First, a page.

A decision on the government’s preferred option for airport expansion in the South East is set to be announced next week following a meeting of the cabinet’s economic and industrial strategy (airports) sub-committee.
Prime Minister Theresa May has put in place a "special derogation" from the normal rules of collective responsibility to allow ministers some flexibility to set out their personal position on the matter.
The decision is seen as a sign that the Prime Minister is preparing to give the go-ahead to a third runway at Heathrow, which is opposed by foreign secretary Boris Johnson and education secretary Justine Greening.
According to reports, senior government and opposition figures had believed that a vote on the government’s preferred option would take place this autumn.
But the Prime Minister has signalled that there will not be a vote in Parliament until winter 2017/18, when MPs will be asked to vote on whether to designate a National Policy Statement on airports.
London mayor Sadiq Khan accused the Prime Minister of "dither and delay". He said: "Now, more than ever, businesses need certainty and stability in order to make investment decisions and to keep jobs in Britain. Instead, they are getting dither and delay."
However, the government insisted that its position on the timetable for the decision had not changed. It maintains that it has been clear that this would be the process from the start and is in line with the Planning Act 2008, under which the planning decision on the new runway will be taken.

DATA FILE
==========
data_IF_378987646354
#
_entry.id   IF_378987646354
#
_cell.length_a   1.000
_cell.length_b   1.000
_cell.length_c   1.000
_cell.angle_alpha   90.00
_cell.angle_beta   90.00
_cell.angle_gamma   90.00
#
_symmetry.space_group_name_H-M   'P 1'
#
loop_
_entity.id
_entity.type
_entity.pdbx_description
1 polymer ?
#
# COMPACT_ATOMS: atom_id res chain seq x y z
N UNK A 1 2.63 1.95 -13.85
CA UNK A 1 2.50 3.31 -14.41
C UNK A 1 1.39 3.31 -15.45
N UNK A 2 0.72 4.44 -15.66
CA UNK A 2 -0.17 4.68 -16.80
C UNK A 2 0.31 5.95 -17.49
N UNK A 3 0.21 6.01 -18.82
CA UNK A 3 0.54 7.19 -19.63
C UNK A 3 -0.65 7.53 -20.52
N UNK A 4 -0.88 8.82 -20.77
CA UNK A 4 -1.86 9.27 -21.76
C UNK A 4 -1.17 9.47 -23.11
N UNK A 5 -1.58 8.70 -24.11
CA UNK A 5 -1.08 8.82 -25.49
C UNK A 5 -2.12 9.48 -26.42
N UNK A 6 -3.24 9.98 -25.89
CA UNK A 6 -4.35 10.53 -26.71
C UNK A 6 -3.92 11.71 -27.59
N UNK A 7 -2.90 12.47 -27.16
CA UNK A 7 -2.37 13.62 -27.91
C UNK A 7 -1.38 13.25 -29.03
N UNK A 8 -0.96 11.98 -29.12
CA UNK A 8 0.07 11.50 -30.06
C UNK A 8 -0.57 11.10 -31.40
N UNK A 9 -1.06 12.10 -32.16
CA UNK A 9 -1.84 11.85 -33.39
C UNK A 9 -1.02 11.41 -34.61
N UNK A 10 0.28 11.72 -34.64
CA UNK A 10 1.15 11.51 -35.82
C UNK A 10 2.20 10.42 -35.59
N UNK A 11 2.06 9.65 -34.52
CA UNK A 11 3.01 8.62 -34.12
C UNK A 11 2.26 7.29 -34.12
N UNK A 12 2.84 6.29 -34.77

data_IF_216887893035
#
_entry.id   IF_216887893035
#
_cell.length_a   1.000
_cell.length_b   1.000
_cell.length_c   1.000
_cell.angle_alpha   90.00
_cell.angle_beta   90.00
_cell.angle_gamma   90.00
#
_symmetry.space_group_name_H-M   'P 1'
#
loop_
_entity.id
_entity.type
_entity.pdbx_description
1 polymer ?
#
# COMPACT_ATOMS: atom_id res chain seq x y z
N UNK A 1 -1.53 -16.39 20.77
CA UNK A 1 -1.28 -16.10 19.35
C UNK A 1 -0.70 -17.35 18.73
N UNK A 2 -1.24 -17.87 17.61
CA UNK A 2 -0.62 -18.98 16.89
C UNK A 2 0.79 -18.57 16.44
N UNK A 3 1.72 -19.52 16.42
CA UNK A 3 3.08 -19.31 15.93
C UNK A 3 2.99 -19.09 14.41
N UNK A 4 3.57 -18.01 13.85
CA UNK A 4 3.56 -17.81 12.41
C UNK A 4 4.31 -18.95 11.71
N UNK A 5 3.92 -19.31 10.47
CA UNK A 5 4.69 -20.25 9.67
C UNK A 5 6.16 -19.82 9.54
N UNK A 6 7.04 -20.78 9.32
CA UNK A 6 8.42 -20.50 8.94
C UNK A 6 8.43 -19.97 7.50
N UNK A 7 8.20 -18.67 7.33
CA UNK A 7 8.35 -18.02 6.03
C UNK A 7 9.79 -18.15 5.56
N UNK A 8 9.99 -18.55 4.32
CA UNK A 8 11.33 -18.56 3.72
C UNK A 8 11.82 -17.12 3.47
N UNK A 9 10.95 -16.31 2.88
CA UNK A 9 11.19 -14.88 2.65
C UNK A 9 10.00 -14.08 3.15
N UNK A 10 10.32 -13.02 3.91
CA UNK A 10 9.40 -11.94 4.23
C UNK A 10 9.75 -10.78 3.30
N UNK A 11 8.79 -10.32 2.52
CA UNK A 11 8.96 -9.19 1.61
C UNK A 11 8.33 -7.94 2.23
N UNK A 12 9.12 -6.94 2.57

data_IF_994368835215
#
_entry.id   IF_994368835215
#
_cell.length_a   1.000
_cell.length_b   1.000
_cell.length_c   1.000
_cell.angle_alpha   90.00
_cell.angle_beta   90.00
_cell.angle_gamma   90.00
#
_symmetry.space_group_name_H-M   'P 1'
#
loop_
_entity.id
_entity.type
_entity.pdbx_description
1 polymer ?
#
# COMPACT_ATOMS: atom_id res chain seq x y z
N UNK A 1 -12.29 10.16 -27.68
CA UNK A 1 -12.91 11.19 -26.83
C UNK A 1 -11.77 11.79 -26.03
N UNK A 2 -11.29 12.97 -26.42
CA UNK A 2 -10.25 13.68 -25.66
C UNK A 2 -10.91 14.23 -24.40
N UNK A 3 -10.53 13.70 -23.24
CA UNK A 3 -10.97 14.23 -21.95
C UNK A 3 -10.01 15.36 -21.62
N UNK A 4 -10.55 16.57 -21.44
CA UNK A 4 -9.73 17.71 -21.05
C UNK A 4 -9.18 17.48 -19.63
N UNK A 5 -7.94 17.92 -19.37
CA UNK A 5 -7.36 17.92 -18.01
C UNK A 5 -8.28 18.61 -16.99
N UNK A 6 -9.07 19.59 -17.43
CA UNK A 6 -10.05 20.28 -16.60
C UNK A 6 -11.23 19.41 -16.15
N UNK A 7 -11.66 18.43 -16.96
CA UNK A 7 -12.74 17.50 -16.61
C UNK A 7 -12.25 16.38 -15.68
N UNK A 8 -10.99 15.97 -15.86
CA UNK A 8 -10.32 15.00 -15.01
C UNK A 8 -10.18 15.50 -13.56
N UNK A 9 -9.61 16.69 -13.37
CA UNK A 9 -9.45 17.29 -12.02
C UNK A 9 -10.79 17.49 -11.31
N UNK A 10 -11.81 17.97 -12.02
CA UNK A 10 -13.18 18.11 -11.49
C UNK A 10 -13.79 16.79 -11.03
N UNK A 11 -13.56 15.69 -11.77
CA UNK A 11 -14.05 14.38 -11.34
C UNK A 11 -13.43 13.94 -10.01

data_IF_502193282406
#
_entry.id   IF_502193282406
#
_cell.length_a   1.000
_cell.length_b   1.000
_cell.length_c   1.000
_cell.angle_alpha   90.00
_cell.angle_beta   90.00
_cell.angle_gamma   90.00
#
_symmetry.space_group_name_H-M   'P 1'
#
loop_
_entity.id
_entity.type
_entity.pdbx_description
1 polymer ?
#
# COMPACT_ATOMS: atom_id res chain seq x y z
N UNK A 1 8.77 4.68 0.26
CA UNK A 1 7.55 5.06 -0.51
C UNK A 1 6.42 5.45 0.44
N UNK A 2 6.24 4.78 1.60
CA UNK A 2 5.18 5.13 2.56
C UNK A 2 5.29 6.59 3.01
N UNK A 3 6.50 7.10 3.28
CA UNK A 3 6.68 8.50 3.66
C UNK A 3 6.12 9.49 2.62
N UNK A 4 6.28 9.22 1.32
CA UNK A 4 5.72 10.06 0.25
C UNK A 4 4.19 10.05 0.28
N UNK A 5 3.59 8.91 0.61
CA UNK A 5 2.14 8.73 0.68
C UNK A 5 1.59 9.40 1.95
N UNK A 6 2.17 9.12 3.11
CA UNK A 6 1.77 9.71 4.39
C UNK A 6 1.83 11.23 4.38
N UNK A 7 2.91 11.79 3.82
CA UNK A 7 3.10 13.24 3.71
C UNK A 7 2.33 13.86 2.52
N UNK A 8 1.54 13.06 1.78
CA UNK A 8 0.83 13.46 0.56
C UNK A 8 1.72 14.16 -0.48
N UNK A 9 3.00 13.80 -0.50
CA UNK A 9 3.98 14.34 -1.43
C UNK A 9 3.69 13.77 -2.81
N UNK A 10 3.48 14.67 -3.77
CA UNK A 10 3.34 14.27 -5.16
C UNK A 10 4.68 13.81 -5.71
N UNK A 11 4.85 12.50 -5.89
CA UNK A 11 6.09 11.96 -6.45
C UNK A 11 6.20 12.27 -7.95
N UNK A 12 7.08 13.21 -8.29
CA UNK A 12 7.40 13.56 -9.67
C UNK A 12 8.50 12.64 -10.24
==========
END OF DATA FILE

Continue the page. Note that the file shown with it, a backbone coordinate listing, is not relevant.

The government confirmed at the end of last year that the Planning Act 2008 regime for nationally significant infrastructure projects will be the route for delivering a planning decision on additional runway capacity in the South East.
Speaking earlier this year, former transport secretary Patrick McLoughlin said that, following a decision by the government on the preferred location of the new runway, there would be a draft National Policy Statement (NPS) published for consultation and laid in Parliament.
The consultation could be for 16 weeks and would be followed by a "full-blown" select committee inquiry for 12 weeks, according to McLoughlin.